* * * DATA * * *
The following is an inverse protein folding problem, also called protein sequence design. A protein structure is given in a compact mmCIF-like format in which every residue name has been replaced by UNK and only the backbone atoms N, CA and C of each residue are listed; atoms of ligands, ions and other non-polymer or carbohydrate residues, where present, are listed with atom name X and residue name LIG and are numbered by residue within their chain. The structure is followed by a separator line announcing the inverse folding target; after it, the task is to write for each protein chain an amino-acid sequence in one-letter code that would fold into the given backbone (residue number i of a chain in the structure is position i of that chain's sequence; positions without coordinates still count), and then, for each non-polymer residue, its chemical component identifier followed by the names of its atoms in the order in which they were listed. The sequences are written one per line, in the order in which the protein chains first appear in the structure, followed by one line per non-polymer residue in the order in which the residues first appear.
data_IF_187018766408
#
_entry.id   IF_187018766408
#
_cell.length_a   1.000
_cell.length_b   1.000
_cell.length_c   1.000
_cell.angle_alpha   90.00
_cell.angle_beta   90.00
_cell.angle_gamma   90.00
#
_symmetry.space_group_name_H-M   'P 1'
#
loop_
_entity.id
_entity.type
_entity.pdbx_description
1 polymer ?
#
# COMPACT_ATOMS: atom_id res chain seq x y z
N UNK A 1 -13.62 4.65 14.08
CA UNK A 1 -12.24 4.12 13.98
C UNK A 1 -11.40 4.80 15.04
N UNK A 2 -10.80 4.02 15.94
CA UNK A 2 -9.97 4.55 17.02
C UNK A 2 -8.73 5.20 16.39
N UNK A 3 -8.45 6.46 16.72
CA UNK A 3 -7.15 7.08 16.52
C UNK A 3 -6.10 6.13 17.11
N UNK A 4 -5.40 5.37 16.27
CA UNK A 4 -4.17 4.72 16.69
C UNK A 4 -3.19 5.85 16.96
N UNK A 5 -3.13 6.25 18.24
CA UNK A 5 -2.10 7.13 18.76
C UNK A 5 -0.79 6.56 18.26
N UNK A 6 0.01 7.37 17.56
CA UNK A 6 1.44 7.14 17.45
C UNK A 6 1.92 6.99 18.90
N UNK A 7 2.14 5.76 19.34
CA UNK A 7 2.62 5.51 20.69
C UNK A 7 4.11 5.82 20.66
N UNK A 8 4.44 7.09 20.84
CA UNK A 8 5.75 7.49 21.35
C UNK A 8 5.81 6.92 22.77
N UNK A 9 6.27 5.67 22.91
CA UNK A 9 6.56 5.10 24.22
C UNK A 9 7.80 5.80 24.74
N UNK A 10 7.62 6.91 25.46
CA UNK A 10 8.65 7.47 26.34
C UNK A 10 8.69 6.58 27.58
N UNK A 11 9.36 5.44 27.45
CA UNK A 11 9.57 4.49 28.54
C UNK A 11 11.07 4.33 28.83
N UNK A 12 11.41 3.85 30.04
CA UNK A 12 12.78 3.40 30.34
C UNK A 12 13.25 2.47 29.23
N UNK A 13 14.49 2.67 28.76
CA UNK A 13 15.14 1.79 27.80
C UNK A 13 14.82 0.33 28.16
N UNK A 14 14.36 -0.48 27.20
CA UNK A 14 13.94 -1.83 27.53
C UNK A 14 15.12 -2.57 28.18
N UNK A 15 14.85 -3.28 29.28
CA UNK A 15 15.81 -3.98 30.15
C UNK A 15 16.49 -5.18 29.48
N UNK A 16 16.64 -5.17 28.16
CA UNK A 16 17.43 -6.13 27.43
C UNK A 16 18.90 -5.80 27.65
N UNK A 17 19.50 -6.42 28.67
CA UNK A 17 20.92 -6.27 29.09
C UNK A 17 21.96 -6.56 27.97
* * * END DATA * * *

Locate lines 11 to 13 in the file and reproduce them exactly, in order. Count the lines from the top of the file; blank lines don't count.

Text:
_cell.angle_gamma   90.00
#
_symmetry.space_group_name_H-M   'P 1'